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Sodium selenite is a chemical form of selenium, which is a mineral that naturally exists in the crust of the earth. This supplement is an inorganic combination of selenium, oxygen, and sodium. Many farmers use sodium selenite to boost selenium levels in sheep, cattle, pigs, and horses. In recent years, however, humans have turned to the supplement to cure a range of ailments from cancer to liver disease. Controversy over human use persists, however, because some studies suggest sodium selenite can be toxic at high doses.
Chemical selenium from sodium selenite has both advantages and disadvantages. One advantage is that the supplement is antimicrobial. Another is that of all the inorganic forms of selenium, including monoselenodiacetic acid and selenomethionine, sodium selenite has proven the most successful in thwarting cancer in lab tests. A disadvantage, aside from the alleged toxicity, is that the sodium-selenium compound is not as bioavailable as natural selenium.
Naturally-occurring selenium provides nourishment to the brain and other organs of the body. It is also a natural detoxifier. Many people and animals are deficient in selenium, however. Deficiencies are dangerous because, according to published medical studies, they can cause reproductive problems, liver damage, and fibrosis in the pancreas. Some research suggests that exudative diathesis and muscular dystrophy can also be linked to low selenium levels.
Liquid and tablet supplements containing sodium selenite are used to elevate selenium in the body. An average adult dosage is about 200 micrograms per day. Beyond nutrition, this supplement is used as medical therapy. For example, doctors treating patients who have prostate cancer sometimes prescribe sodium selenite while also using traditional treatments such as radiation, chemotherapy and hormones.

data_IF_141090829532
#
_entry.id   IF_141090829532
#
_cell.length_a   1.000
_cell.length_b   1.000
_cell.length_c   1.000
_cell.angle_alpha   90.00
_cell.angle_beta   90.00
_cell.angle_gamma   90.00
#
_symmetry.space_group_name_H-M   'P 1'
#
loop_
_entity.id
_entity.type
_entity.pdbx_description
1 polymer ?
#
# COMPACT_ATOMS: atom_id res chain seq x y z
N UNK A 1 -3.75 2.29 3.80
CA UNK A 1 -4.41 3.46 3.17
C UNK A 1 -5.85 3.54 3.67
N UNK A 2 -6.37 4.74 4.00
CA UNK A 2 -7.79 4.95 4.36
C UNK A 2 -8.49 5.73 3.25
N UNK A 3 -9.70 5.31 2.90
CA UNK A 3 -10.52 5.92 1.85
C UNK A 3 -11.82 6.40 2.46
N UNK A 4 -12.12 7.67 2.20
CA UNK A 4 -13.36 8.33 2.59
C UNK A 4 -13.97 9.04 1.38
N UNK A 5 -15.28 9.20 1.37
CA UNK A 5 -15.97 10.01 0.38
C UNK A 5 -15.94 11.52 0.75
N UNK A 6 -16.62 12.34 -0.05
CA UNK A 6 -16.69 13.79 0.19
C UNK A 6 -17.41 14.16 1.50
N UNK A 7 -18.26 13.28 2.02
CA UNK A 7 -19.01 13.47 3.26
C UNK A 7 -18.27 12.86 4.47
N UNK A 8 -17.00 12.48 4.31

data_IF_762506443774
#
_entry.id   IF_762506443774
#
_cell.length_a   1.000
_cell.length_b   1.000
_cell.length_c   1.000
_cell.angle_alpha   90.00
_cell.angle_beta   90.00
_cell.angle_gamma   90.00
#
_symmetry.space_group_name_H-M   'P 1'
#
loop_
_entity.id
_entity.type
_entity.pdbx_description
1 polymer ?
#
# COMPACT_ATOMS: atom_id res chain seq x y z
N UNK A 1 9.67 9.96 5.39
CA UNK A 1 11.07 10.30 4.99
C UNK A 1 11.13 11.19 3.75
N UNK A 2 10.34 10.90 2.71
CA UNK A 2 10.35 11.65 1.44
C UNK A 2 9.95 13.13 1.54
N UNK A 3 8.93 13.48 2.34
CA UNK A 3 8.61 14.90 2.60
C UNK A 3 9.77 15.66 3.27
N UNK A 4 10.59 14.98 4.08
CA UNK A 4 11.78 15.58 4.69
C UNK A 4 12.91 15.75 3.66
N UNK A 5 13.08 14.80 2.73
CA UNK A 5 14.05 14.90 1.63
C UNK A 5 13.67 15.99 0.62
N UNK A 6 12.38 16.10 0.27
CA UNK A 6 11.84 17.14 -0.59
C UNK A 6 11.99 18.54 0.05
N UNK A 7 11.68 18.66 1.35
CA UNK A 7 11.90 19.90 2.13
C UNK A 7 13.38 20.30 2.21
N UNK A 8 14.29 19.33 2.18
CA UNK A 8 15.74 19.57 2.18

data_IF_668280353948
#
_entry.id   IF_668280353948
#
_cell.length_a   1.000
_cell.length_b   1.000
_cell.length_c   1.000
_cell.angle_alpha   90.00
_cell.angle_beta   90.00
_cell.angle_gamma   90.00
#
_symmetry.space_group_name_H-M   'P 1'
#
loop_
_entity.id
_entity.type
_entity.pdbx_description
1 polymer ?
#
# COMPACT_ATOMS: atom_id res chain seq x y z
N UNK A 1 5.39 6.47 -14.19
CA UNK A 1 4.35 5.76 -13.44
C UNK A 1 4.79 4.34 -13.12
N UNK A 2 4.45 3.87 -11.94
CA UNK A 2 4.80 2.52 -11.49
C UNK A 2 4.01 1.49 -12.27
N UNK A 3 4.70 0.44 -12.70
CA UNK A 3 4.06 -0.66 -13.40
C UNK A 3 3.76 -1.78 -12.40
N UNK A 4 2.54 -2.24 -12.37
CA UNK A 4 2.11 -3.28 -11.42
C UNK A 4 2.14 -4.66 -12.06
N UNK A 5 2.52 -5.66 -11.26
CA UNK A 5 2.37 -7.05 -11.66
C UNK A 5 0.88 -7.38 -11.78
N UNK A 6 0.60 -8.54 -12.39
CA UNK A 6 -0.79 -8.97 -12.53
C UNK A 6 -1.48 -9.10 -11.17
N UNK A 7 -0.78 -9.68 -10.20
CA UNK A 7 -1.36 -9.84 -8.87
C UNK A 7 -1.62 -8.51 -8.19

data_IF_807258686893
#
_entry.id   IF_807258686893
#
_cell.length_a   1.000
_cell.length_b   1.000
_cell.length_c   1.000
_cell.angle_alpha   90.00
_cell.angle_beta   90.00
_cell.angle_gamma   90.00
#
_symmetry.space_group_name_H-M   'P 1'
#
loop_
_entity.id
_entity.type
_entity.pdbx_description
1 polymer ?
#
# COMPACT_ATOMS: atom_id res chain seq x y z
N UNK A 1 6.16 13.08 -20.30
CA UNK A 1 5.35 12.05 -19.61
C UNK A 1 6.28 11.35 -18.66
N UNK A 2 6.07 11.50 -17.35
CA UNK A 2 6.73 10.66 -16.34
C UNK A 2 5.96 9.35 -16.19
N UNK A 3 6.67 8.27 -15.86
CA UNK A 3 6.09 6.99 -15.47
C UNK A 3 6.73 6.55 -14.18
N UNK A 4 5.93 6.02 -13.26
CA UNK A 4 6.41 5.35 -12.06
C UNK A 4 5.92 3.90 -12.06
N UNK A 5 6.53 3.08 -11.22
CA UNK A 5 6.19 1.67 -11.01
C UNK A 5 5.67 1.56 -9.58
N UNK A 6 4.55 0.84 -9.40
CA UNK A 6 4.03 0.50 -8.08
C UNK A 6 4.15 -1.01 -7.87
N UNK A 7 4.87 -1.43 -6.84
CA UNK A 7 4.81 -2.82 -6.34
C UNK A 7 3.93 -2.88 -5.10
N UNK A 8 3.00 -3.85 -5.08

There are two reasons that sodium selenite can help prostate cancer go into remission. First, when cancer cells are exposed to sodium selenite, they typically begin to die. Secondly, the chemical compound prevents tumors from expanding. This arrest in tumor growth happens because sodium selenite keeps the cancer cells from receiving signals from androgen receptors. Such signals are necessary for malignant tumors to flourish.
Critics who warn of the possible toxic impact of taking too much chemical selenium often recommend that humans try to acquire sodium from an organic diet. Foods grown in soil that is rich in selenium usually contain significant amounts of selenium. Meat from animals that have fed on foods grown in selenium-rich soil will also have beneficial levels of selenium. Organic sources of selenium can include whole grains, eggs, and organ meats such as liver and kidneys. Selenium levels are depleted in foods that have been refined or cooked over high and dry heat, however.
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